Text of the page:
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On true belonging, aloneness & practice

By April 26, 2018 3 Comments

These are challenging times. One minute you feel on top of the world, the next you are ready to pack it in and hide in a cave. (I have been in search of the perfect cave. Spread the word.) “Belonging” has been on my mind. A lot. “Aloneness” (and loneliness), crazy physical workouts, human connections, and the incredible Brene Brown have pretty much formed the themes of my week. (Hindsight helps me draw themes for my week. And these inspire my blogs. I have written about this here.)

I am Brene Brown’s biggest fan. I have read all her books. (Currently reading her latest Braving the Wilderness. Highly recommended if you are in the business of being human.) I am only a few pages into the book and already feeling a profound shift in perspective. It is provocative, sad, liberating, and empowering all at the same time.

Much like yoga.

Brown is a phenomenal writer: authentic, simple, and human. Mostly, it is her vulnerability -the very vulnerability which catapulted her to fame in her first TED talk– that makes her relatable. Her revival of Theodore Roosevelt’s “daring greatly” quote  tops my list of most inspiring quotations. (He got me at “marred by dust and sweat.”)

In this new book, she has given new life to Maya Angelou’s words on belonging. They have also made my list. (I am easily moved. It is a curse and a blessing. Much like yoga.)

“You are only free when you realize you belong no place —you belong every place— no place at all. The price is high. The reward is great.”

Brene Brown is a social scientist, far removed from the “woo woo” universe of esoteric spirituality. At the same time, she is spiritual and woo woo-soft in her analysis of the scientific data. This is the perfect formula for my curious, paradoxical human experience. Her latest dive into belonging has touched me deeply.

“True belonging is the spiritual practice of believing in and belonging to yourself so deeply that you can share your most authentic self with the world and find sacredness in both being a part of something and standing alone in the wilderness. True belonging doesn’t require you to change who you are; it requires you to be who you are.”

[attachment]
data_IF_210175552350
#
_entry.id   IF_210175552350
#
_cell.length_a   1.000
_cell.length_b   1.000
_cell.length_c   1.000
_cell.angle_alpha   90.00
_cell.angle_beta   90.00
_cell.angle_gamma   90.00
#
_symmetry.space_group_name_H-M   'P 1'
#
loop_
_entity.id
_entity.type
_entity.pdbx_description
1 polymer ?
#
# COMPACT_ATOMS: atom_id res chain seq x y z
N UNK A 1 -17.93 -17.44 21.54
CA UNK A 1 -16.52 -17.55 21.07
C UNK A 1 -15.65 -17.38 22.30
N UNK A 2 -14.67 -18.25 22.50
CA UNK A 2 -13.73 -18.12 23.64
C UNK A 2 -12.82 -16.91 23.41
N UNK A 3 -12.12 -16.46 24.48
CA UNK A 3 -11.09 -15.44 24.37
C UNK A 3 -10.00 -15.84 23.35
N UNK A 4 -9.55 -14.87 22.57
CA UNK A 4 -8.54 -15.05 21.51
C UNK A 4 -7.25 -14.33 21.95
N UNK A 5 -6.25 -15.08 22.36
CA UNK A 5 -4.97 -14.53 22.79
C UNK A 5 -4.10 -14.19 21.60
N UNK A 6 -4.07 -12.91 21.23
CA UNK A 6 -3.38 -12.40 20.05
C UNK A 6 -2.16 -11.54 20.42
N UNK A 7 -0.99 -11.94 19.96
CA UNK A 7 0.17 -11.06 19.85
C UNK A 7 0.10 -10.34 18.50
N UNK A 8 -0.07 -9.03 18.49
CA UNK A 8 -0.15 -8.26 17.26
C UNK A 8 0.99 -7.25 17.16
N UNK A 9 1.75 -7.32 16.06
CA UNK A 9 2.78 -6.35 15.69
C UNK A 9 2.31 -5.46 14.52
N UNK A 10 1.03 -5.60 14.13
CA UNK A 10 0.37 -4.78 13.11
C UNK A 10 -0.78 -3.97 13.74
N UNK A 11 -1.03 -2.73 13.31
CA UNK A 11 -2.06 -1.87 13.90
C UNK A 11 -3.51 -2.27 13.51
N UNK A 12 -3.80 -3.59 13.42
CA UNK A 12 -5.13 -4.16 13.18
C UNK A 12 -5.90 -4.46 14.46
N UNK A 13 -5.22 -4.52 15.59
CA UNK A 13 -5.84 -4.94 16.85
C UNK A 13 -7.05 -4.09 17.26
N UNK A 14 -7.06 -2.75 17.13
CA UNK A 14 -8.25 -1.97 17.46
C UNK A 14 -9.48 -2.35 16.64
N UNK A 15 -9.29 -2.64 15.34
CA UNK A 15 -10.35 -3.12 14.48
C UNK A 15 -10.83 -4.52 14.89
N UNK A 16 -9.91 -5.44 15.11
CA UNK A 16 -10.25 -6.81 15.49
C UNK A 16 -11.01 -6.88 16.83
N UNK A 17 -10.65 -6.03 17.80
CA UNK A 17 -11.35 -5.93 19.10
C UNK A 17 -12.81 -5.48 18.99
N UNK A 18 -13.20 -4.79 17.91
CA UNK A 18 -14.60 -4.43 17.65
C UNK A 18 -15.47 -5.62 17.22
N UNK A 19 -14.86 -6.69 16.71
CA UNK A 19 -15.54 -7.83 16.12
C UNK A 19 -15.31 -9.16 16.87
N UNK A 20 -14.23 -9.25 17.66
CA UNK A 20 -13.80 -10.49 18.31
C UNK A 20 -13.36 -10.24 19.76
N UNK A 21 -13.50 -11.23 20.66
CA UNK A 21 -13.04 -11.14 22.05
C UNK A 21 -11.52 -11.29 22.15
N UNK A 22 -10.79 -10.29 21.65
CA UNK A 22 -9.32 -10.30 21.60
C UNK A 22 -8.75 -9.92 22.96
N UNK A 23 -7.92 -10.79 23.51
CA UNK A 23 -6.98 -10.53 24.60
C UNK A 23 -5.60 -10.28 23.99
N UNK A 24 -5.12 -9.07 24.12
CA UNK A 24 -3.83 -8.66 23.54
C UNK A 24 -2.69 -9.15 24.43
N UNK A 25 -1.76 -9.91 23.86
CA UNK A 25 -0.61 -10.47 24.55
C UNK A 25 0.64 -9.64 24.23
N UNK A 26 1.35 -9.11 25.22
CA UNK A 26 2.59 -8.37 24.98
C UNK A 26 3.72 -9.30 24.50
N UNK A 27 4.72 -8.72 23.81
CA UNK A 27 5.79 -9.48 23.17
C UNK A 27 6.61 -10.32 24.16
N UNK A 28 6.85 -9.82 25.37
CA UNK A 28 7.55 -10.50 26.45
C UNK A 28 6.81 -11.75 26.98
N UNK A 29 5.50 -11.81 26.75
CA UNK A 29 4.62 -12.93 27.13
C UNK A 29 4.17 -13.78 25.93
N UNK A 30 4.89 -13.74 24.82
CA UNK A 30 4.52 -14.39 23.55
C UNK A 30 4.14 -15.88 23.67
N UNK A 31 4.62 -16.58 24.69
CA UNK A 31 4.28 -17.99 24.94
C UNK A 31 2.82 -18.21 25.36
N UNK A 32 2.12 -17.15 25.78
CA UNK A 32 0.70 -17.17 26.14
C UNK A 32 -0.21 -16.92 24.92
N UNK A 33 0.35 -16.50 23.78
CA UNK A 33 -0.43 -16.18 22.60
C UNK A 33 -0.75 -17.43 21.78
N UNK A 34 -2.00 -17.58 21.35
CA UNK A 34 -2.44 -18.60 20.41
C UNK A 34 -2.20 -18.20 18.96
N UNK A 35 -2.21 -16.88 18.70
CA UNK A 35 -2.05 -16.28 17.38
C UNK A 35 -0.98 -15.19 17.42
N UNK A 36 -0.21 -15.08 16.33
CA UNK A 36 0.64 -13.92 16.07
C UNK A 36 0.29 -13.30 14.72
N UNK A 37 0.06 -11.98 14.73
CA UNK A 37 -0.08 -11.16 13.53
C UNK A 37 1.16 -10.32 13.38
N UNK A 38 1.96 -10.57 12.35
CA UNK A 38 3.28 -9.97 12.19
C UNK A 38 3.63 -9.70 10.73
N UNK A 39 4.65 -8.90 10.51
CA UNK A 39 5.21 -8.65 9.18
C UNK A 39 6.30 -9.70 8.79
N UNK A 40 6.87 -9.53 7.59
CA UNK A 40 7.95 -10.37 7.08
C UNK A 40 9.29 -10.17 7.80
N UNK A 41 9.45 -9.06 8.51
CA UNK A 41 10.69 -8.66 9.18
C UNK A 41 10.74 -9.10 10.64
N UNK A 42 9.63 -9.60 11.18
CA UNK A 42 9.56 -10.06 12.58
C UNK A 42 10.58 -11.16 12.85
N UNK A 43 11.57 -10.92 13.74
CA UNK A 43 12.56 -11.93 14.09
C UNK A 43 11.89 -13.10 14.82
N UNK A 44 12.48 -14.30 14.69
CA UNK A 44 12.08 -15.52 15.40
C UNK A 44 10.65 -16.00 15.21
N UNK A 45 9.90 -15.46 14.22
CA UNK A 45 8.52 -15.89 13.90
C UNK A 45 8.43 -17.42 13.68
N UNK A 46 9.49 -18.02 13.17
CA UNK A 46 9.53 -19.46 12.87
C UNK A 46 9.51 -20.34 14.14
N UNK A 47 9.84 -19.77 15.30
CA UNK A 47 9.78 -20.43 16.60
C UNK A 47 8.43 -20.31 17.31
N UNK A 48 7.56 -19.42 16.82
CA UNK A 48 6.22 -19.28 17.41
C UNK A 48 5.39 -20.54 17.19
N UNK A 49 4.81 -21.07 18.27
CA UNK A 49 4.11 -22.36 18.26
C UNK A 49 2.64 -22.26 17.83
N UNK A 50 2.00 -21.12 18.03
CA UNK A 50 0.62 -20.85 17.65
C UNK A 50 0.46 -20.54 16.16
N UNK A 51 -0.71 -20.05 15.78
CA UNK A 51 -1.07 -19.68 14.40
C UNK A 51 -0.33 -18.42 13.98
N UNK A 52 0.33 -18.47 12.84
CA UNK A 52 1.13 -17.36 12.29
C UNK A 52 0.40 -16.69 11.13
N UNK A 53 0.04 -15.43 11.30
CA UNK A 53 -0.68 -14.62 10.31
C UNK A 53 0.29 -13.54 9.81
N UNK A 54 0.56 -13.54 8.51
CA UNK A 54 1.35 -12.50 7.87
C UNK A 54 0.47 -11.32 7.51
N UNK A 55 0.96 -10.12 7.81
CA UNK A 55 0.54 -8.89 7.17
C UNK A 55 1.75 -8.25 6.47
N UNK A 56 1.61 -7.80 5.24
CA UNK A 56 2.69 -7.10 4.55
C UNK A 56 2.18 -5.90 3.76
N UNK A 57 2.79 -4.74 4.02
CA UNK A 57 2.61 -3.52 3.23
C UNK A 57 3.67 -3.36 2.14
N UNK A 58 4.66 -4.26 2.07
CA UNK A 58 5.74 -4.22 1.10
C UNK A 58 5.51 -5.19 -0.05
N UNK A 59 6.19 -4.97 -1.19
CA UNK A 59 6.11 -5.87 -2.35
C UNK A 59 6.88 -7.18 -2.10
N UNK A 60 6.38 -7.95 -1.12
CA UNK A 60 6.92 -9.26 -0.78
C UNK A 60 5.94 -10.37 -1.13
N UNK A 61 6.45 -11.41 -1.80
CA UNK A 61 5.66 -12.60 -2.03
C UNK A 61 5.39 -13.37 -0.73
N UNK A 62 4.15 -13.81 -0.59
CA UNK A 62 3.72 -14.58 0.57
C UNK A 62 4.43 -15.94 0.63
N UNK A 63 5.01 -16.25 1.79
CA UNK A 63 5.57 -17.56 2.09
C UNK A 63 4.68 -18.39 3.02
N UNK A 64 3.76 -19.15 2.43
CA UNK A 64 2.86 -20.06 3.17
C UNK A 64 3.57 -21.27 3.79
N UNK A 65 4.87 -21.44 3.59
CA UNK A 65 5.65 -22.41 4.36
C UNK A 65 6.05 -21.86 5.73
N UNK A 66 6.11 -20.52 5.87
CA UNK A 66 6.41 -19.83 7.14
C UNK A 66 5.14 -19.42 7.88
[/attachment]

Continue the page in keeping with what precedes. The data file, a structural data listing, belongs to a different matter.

This is profound for me because yoga feels like a spiritual quest for belonging: coming home to where I can be myself, within myself. The shortest, most tangible route is finding comfort in the physical body, primarily by becoming acquainted with every detail. This involves taking a good hard look at  the self. The only requirement is a healthy dose of courage that is nourished by a steady stream of trust: in my authentic self and the higher force that illuminates my path.

“Spirituality is recognizing and celebrating that we are all inextricably connected to each other by a power greater than all of us, and that our connection to that power and to one another is grounded in love and compassion.” —Brene Brown

(Yes, I know, she is incredible. Are you putting together your own list of quotes yet?)

That connection to the power within, without, and all around is belonging. It is the thread that binds us together.

Spirituality and belonging are not abstract concepts that belong on inspiration lists. They are notions that encompass practical steps. And much like anything of value, they require work, commitment, and discipline.

Which takes me to heart-exploding, sweat-inducing strenuous workouts. Clearing any obstruction in the physical body makes room for energy to flow. The sweat is the manifestation of the physical act of burning what is stagnant inside. The fire that is cultivated by any physical practice is essential to cleansing the vessel that we call home.

Brown identifies four essential elements to true belonging. These elements are a daily practice too:

“1. People Are Hard to Hate Close Up. Move In.

2. Speak Truth to Bullshit. Be Civil.

3. Hold Hands. With Strangers.

4. Strong Back. Soft Front. Wild Heart.”

(She is a genius. Who said scientists were boring?)

It is impossible to hate anyone close up. I make up all kinds of wild tales in my head. They fall to pieces upon the first hello. Technology is keeping us away from each other —and holding hands. Social media is the birth place of those crazy stories, born of assumptions and fear. Speaking truth starts with the self. It is the very essence of freedom. Strong backs help us stand tall. (Yoga practice helps.) And that soft front Brown talks about? I haven’t gotten to that part of the book yet. I imagine it has to do with vulnerability and openness. Empathy and compassion.

It takes courage —to dare greatly.

“The wilderness is an untamed, unpredictable place of solitude and searching. It is a place as dangerous as it is breathtaking, a place as sought after as it is feared. But it turns out to be the place of true belonging, and it’s the bravest and most sacred place you will ever stand.” —Brene Brown

Aloneness is what I need so that I can truly belong. That’s where most of the work gets done. “Loneliness” is a choice, often made in the midst of chaos and noise, from a place of fear. Much of it is fed by social media. It is reaching epidemic proportions and leading us astray.

I imagine balance is key. And practice. If you wish to start, find what helps you light that fire. The flames will clear the way for true belonging.

 

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